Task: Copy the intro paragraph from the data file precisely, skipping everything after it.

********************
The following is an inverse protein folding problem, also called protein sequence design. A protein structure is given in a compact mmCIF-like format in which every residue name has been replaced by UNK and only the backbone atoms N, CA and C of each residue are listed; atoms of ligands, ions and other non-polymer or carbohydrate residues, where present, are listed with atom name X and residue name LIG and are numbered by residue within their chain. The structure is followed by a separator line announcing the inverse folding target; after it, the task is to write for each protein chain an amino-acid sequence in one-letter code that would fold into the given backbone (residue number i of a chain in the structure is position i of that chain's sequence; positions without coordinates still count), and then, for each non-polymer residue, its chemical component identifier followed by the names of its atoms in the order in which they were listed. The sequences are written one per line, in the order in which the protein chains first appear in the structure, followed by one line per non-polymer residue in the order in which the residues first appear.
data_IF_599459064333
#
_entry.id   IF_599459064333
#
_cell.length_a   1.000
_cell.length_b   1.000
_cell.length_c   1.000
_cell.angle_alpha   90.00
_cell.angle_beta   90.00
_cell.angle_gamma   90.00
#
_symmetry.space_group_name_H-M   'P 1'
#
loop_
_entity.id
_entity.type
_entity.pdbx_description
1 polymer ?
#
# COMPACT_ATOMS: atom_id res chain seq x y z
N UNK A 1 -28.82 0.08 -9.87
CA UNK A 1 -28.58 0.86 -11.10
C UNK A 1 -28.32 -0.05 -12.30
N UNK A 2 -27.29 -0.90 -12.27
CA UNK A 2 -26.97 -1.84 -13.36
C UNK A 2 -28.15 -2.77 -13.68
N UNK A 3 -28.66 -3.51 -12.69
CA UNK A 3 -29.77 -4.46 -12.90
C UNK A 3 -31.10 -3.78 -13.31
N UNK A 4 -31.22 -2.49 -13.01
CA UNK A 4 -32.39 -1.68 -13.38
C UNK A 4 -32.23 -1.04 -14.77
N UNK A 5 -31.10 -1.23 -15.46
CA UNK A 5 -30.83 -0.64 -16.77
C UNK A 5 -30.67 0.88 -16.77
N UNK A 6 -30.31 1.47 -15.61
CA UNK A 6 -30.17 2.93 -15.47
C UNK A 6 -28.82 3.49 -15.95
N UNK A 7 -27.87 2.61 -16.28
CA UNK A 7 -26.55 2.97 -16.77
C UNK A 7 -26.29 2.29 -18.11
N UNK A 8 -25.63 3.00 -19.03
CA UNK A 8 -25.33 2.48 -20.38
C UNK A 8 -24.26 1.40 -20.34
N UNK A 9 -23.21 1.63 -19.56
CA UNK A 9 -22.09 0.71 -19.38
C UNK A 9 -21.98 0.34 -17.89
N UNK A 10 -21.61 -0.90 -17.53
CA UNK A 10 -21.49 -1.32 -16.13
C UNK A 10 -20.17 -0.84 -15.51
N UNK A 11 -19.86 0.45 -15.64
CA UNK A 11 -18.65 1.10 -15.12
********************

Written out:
The following is an inverse protein folding problem, also called protein sequence design. A protein structure is given in a compact mmCIF-like format in which every residue name has been replaced by UNK and only the backbone atoms N, CA and C of each residue are listed; atoms of ligands, ions and other non-polymer or carbohydrate residues, where present, are listed with atom name X and residue name LIG and are numbered by residue within their chain. The structure is followed by a separator line announcing the inverse folding target; after it, the task is to write for each protein chain an amino-acid sequence in one-letter code that would fold into the given backbone (residue number i of a chain in the structure is position i of that chain's sequence; positions without coordinates still count), and then, for each non-polymer residue, its chemical component identifier followed by the names of its atoms in the order in which they were listed. The sequences are written one per line, in the order in which the protein chains first appear in the structure, followed by one line per non-polymer residue in the order in which the residues first appear.